From Billboards to Behaviour Change
How do you turn your tone of voice into a company-wide movement?
How do you turn your tone of voice into a company-wide movement?
Most businesses invest heavily in training their frontline teams. After all, they’re the ones speaking to customers day in, day out. Leadership typically get a decent slice of the empathy training pie, too.
If you only train the top and the bottom, that’s a whole chunk of people missing out. And these are the people who play an important part in defining your company culture.
I’m in the midst of the second of the now bi-annual parades of brands falling over themselves to let me opt out of their marketing emails about Mother’s and Father’s Day.
Both my parents have died, and I really appreciate it when friends recognise that those days might be a bit tricky. But I’m a bit more conflicted when it comes to brands doing it.
How do you make the language and behaviour of big businesses more empathetic?
Loads of us, it seems, spend lots of time worrying how to sound professional – when we’re writing to customers, say, or to a colleague having a tough time. The curious thing is that in person, or on the phone, we concentrate much more on being human, and making a connection with the person we’re talking to. So why the difference in writing versus speaking?
Looking for empathy? Don’t ask an expert
Lots of clients tell us they have an empathy problem. No matter how instinctively empathetic their people are outside work, they struggle with it in their day jobs. Especially if they’re talking to customers about tricky subjects that really need it, like death or debt.
So, what goes wrong?
Empathy is still big news for businesses. A couple of weeks ago, one of Lloyds Banking Group’s directors stirred some fierce debate when he said ad agencies can’t write, citing the e-word in his justification.
So – as many ad execs must now be frantically wondering – what does it mean to be empathetic as an organisation?
Let me save you some time: you don’t need to teach people to be empathetic. You need to allow them to be empathetic. And maybe help them with their writing.
How stories help you remember
Between us we’ve created hundreds of tone of voice guidelines for clients of all shapes and sizes. And critiqued a fair few too.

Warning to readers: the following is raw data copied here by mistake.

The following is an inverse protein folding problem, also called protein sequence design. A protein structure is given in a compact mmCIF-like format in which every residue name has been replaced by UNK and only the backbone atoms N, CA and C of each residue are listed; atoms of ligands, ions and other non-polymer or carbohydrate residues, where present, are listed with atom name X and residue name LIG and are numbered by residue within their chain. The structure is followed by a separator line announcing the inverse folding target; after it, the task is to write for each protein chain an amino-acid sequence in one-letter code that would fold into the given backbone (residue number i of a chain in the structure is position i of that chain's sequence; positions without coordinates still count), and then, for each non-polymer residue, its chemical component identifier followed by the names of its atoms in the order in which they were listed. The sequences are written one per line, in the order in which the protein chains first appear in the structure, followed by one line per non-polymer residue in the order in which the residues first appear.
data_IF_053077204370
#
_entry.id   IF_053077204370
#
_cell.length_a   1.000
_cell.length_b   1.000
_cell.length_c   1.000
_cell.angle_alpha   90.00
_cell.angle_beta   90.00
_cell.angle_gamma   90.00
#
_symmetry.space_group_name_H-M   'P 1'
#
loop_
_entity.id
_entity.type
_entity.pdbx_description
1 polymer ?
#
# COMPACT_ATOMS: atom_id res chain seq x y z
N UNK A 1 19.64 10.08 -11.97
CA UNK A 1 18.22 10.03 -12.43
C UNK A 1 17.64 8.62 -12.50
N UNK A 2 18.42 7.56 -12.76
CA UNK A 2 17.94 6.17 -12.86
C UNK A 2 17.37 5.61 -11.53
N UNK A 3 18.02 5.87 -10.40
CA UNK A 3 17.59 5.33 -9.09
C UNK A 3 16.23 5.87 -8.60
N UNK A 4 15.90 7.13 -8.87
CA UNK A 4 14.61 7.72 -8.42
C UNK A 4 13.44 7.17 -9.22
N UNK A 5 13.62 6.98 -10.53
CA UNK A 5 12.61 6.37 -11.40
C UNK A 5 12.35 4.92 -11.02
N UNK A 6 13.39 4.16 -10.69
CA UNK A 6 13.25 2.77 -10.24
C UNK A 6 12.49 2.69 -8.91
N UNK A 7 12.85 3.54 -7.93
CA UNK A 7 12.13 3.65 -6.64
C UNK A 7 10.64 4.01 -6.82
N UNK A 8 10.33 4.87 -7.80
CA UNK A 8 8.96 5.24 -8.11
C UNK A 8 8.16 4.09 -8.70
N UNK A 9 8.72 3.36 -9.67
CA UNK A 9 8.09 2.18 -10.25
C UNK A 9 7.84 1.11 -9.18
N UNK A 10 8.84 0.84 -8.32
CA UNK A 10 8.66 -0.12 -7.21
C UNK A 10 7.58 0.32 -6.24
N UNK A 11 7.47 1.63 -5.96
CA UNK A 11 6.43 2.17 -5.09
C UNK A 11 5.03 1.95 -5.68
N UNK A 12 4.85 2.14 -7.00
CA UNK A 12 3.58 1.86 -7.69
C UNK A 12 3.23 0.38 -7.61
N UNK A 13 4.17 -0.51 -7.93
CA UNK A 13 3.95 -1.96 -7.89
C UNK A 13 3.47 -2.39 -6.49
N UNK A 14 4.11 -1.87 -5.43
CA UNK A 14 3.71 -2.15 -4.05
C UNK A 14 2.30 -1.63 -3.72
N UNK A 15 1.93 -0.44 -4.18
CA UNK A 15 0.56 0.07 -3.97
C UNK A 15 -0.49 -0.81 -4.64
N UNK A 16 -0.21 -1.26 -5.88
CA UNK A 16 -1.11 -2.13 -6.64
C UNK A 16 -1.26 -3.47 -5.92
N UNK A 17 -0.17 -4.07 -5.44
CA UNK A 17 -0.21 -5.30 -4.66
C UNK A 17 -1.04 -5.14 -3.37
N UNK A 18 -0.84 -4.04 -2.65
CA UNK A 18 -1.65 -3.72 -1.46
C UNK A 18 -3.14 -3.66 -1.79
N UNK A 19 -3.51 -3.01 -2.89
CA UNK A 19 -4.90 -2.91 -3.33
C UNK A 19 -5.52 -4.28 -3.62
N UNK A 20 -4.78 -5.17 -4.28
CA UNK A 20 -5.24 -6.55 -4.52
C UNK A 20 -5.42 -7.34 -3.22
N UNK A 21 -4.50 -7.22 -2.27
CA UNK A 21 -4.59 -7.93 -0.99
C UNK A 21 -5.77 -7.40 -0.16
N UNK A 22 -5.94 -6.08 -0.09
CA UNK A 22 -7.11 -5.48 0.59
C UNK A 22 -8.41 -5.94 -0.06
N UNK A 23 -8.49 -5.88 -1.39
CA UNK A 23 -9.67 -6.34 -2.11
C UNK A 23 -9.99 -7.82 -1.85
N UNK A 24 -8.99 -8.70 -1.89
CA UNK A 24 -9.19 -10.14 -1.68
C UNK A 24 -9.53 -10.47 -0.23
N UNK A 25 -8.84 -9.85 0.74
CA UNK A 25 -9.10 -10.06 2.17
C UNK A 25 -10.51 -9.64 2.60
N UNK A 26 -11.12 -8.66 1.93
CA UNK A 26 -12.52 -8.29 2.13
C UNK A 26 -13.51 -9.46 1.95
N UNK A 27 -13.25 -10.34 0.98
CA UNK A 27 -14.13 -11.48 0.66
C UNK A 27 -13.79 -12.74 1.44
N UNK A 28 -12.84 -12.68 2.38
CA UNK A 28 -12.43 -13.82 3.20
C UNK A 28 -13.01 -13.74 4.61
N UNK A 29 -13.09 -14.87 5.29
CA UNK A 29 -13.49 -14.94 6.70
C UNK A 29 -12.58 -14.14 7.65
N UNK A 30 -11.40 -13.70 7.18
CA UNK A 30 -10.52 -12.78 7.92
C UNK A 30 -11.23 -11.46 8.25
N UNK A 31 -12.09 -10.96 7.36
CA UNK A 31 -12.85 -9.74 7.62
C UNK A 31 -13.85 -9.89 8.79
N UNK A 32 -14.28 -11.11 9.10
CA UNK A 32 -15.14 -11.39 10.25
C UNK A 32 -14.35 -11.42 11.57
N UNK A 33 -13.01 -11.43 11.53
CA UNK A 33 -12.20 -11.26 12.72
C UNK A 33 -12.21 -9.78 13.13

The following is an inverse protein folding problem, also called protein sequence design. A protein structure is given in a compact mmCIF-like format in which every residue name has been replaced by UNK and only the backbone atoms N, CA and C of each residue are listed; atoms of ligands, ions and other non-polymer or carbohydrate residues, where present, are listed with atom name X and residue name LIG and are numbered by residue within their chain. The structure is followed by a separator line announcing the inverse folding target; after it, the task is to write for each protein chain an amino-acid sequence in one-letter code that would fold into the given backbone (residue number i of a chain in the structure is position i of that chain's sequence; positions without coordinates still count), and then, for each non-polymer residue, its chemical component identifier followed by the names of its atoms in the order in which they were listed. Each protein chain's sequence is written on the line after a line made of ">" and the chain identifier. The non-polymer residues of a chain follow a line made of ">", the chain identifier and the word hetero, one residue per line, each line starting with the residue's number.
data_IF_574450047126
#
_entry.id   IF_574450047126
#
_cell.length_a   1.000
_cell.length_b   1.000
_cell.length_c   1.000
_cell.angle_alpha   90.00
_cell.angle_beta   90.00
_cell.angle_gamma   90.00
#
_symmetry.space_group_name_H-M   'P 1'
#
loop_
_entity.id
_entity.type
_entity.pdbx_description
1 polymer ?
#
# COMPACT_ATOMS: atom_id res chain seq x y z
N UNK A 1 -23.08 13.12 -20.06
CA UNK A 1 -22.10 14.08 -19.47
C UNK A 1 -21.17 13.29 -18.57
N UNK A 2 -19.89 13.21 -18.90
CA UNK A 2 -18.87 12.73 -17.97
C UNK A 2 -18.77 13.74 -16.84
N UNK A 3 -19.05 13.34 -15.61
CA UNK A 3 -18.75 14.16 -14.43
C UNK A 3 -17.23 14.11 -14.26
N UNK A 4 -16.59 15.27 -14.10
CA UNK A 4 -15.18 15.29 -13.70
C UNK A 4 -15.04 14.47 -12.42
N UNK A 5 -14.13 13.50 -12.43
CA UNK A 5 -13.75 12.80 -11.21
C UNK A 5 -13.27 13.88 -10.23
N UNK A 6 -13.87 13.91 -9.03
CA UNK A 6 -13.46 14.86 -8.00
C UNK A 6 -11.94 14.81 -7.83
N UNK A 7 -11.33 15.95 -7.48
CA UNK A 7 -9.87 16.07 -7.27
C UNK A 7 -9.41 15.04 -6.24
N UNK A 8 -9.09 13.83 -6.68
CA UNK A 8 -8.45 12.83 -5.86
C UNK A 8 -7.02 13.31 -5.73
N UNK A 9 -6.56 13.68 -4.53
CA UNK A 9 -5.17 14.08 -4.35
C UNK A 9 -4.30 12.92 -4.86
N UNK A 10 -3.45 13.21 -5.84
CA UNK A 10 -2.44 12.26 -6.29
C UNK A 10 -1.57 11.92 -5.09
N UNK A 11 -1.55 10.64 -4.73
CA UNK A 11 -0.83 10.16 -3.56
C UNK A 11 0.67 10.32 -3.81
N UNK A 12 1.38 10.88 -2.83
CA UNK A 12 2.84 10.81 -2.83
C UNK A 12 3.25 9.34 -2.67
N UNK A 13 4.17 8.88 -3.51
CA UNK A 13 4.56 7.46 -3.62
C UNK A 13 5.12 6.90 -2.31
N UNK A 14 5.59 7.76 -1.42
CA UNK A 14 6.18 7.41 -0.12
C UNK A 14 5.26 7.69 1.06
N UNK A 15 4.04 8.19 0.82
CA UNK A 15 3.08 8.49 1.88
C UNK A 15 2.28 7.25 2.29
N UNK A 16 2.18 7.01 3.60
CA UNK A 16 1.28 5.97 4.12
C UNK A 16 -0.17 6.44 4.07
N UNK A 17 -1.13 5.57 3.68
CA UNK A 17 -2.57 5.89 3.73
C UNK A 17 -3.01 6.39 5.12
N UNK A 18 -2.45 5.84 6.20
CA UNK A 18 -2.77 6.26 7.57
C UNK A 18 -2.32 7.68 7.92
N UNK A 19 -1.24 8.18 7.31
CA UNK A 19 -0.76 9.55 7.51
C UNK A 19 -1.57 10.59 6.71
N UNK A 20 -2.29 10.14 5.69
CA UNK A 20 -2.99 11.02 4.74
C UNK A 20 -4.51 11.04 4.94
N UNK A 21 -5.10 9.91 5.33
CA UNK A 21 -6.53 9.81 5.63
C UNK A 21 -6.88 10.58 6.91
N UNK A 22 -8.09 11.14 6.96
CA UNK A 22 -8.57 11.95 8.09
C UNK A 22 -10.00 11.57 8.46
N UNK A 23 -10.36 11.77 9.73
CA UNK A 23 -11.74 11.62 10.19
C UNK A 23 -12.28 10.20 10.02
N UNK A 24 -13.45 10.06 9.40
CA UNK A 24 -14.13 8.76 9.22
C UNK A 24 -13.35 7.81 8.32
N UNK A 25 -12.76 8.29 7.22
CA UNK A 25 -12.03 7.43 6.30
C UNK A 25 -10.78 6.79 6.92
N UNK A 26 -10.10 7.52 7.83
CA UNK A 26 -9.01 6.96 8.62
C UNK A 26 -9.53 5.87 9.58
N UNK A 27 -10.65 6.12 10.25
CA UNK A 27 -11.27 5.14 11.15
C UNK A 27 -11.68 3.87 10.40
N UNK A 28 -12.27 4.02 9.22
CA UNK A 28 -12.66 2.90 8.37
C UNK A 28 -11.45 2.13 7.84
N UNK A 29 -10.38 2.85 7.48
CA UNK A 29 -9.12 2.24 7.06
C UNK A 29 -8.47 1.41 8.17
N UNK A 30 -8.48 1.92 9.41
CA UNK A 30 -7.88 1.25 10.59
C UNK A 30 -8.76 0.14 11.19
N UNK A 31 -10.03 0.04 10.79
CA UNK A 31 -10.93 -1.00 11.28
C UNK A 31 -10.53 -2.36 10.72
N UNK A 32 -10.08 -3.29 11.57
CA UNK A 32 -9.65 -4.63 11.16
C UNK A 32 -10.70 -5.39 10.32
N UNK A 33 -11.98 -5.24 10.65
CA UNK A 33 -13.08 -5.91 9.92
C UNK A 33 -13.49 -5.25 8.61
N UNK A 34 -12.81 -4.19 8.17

Here are the main pitfalls we tend to see, handily collated for your perusal.
No need to thank us. This is better than therapy.
In a writing workshop last week, someone said to me: ‘I’m trying to make my writing more confident. Particularly my emails. I think they’re too… female.’
I’ve heard this before. In fact, we’ve all been hearing it for years; from an app built in 2015 to a Fast Company article just last month. As women, we’re told to swerve certain ‘female’ writing habits in emails and presentations.
Here’s why it’s all nonsense.
For some people, starting a sentence with ‘and’ or ‘but’ is just plain wrong - no matter how long writers have been banging on about it being fine. As part of a team of behavioural science nerds and writers, perhaps I can use a bit of psychology to finally persuade you that not only is it okay – it’s often a hallmark of decent writing.
All through this not-so-quiet news week, our research has been hitting headlines in places like The Drum, Yahoo, and Business Insider.
We’ve uncovered some handy nuggets about tone of voice and how it’s used across the world – so if you didn’t catch the column inches, here are the numbers again, and a bit of thinking on what they mean.
Change people’s behaviour by changing your words
How behavioural science makes training work better
Kirsty Hunt of charity Cruse Bereavement Care has a problem with the way we talk about death. Or rather don’t talk about it.
From sign-up flows to shiny new websites, businesses spend months polishing the ‘wow’ moments in their customer experiences. But what about the trickier times? Like when customers owe you money? Or when they’re trying to close an account for someone who’s died?
We think these moments might be the real make or break of your brand, and so do the experts Hannah chatted to last week.
According to Erin Meyer in The Culture Map, good communication isn’t one-size-fits-all across the world. Different nations have different styles: how much context you use in conversation, how formally you address people.
It’s all making me wonder: is it possible (and fair) to hire an overseas contact centre, then tell them to ‘sound British’?
As the world’s lingua franca, English pops up in just about every country around the world. But as an English-speaking Brit, I’m too immersed to know the job it does beyond these shores. So I asked the experts
Our latest round table was all about what being the boss looks like in this brave new world. We were joined by two insiders - Suzy Truckle, head of talent and leadership at Dixons Carphone, and Miguel Premoli, one of Walgreen Boots Alliance’s VPs of HR. And one expert observer – Joan O’Connor, executive coach at Think Purple.
Last Friday we gathered together three wise heads: Wilhelmina John, L&D manager at PepsiCo; Ann Bridges, head of L&D at Marks & Spencer; and Trina Smith, whose job is to get the whole of HSBC around the world communicating in a more human way (and who’s responsible for lots of training).
We’ve always said that it‘s a great way to stand out from the crowd.
But can it backfire?
We had a hypothesis that a distinctive tone is only worth it for brands people already like.
Presenting everything virtually has certainly given us plenty of food for thought in the learning and development world. Has it changed everything forever? Is it the answer? Or another problem?
And most importantly: can we get better at it?
I have a complicated relationship with ‘free’.
Before I started at Schwa, I’d swerve the word as much as I could. To me, ‘free’ felt like word confetti: cheap, flimsy and absolutely everywhere.